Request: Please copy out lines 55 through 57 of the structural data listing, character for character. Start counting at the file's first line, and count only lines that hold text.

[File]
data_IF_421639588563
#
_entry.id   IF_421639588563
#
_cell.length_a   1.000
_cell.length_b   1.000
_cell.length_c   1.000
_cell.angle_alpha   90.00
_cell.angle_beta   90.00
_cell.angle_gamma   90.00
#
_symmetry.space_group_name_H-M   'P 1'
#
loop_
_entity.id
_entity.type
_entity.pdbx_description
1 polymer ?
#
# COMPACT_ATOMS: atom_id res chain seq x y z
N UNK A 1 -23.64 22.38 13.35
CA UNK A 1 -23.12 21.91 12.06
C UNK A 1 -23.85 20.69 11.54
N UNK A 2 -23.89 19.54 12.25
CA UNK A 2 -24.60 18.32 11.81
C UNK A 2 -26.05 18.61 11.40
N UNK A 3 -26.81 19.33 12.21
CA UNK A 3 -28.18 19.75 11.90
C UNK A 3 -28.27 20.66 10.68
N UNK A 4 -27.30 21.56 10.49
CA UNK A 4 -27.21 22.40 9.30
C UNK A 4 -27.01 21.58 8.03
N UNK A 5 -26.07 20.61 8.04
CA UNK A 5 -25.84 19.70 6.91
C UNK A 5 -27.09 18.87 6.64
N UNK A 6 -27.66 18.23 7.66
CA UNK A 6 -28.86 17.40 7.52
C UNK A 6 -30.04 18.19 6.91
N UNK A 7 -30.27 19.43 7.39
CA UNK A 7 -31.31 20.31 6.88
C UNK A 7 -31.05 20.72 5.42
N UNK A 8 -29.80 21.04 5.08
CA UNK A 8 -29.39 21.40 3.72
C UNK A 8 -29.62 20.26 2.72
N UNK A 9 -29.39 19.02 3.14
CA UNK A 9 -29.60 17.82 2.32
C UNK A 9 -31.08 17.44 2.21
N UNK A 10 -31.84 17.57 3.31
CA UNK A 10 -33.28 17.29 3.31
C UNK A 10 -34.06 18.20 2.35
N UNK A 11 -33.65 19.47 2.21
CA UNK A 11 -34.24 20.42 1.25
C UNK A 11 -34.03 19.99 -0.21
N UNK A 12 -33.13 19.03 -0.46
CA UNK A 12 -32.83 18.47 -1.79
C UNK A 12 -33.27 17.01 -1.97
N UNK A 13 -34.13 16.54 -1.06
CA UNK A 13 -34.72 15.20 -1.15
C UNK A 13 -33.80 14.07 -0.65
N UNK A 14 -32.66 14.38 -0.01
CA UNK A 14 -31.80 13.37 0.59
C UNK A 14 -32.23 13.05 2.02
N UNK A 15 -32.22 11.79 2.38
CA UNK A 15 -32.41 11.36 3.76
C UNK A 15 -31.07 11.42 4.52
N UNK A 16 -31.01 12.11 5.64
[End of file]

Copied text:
CA UNK A 12 -32.83 18.47 -1.79
C UNK A 12 -33.27 17.01 -1.97
N UNK A 13 -34.13 16.54 -1.06